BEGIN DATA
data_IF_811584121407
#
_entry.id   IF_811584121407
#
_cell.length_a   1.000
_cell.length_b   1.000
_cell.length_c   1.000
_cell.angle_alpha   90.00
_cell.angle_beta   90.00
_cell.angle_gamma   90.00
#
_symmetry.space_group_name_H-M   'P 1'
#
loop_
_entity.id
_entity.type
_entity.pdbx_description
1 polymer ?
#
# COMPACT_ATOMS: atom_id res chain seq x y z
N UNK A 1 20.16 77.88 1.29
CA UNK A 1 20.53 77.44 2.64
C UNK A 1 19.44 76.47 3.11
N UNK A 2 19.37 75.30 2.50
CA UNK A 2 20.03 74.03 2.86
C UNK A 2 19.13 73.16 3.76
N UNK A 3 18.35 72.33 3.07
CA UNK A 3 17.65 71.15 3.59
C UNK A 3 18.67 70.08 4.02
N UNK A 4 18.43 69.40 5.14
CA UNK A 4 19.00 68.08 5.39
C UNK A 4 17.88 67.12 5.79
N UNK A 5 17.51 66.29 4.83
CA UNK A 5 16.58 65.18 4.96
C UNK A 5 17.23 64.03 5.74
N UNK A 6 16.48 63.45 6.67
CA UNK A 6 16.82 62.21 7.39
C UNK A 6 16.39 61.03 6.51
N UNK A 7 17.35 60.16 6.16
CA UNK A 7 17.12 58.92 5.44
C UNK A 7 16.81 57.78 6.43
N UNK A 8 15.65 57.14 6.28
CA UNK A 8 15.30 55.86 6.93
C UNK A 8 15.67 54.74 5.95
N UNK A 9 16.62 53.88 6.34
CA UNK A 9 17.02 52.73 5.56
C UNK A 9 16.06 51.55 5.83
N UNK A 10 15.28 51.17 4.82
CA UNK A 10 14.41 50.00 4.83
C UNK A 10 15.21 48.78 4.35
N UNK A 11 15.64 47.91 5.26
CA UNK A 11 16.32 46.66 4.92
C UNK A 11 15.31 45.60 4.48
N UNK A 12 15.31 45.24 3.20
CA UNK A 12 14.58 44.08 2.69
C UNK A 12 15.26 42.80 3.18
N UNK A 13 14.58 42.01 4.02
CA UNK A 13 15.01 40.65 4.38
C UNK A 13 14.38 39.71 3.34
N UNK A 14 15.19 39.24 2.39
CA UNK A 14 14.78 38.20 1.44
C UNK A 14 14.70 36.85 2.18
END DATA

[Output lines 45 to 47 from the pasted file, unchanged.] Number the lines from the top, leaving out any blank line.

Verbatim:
N UNK A 9 16.62 53.88 6.34
CA UNK A 9 17.02 52.73 5.56
C UNK A 9 16.06 51.55 5.83